Skip to content

Star-Crossed Lovers: Thoughts on The Fault In Our Stars

(Via Wikipedia)

The Fault In Our Stars (2012)

By John Green

So I’m a little late to the John Green party, but it’s better late than never. I read this book last summer when the film was just released in theaters (and yes, I have watched the movie too).

The Fault in Our Stars is about a sixteen year-old girl with thyroid cancer, Hazel Grace Lancaster, who is forced by her mother to attend a support group for cancer kids. At one of the meetings, she befriends a seventeen year-old boy named Augustus Waters, who lost his leg due to osteosarcoma. The two bond over a novel entitled, An Imperial Affliction, by Peter van Houten, which results in Augustus surprising Hazel to a trip to Amsterdam to meet the author. 

It is obvious from the title, even before reading this novel, that it is going to be a tragedy. Although it appears that the symbols, stars and lovers, suggest romance, the relationship between the two convey a nuance of sadness and misfortune. The “fault” in our stars refers to something problematical in their relationship, or fate bringing the two lovers together for a short period of time, and then separating them. The Fault in Our Stars also alludes to other well-known tales such as William Shakespeare’s “star-crossed lovers,” Romeo and Juliet or the famous Chinese folktale, “The Weaver Girl and the Cowherd.” According to legend, the two lovers, Orihime and Hikoboshi (respectively represented by the stars Vega and Altair) are separated by the Milky Way, and are only allowed to meet once a year—the seventh day of the seventh lunar month—when the stars, Vega and Altair, are under the same sky and are able to see each other.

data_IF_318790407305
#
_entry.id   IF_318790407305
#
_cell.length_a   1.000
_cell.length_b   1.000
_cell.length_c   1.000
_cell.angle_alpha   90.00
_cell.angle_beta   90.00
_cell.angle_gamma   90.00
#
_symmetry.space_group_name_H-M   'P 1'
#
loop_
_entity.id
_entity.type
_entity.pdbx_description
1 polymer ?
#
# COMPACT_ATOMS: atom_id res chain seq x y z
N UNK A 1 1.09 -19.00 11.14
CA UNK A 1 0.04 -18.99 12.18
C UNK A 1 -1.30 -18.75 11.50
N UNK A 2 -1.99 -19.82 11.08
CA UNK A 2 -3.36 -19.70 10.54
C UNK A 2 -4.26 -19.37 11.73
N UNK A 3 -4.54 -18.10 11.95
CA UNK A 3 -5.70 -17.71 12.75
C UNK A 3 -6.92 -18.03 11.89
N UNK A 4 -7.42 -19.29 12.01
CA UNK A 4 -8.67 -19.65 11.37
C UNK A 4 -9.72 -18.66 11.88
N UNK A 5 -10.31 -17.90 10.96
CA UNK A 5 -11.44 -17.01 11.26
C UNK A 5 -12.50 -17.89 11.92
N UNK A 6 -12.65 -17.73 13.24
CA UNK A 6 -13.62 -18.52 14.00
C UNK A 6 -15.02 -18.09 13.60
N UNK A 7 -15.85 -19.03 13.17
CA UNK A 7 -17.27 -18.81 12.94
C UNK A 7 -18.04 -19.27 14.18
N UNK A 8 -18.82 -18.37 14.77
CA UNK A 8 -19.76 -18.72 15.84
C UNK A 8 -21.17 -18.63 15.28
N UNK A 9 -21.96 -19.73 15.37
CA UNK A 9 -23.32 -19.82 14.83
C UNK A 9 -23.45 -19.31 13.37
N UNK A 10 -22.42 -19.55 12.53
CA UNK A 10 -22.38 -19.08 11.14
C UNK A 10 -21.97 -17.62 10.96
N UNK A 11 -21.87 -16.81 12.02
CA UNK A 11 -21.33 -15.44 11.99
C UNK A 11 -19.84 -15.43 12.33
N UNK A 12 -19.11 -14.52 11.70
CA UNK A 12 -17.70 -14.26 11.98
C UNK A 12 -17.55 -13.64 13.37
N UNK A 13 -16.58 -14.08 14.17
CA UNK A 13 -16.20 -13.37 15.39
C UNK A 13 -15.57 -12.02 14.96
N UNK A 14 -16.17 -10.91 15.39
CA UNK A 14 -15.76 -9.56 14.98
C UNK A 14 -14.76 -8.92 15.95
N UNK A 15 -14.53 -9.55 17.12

Now, I found Peter van Houten’s character amusing. He is an eccentric, but also an arrogant and rude alcoholic writer. I think that the film’s portrayal of him (Williem Dafoe as Peter van Houten) was spot on: he was exactly what I pictured him to be. In fact during the film, I was smirking at the part when Peter van Houten played Swedish hip-hop music when meeting Hazel and Augustus.

Aside from Peter van Houten, I thought Augustus and Hazel’s characters and the development of their relationship is realistically portrayed. While reading, there were many jokes and adorable moments between the two; in which makes the reader feel as if he or she were also there, sharing the moment with them. Although Augustus Waters is a self-proclaimed virgin and he never had a serious relationship before Hazel, I honestly think he has more game than we, as readers, give him credit for. In fact, I think that Augustus’ sudden interest in Hazel’s favorite book, An Imperial Affliction, and also the trip to Amsterdam, was his game plan to “put the moves on” Hazel Grace Lancaster. Thus, I conclude that Augustus Waters could be seen as a ladies’ man.

One of the main dilemmas for Hazel and Augustus is figuring out the actual ending of An Imperial Affliction. As I read, I kept wondering why was it so important for Hazel and Augustus to have an “actual” ending to the book which ends with a mid-sentence. Well, from Hazel and Augustus’ perspective, they do not have enough time to actually live their lives due to their illnesses. Henceforth, they desire for the main protagonist of An Imperial Affliction to be guaranteed a “decent ending (life),” because Hazel and Augustus won’t have one.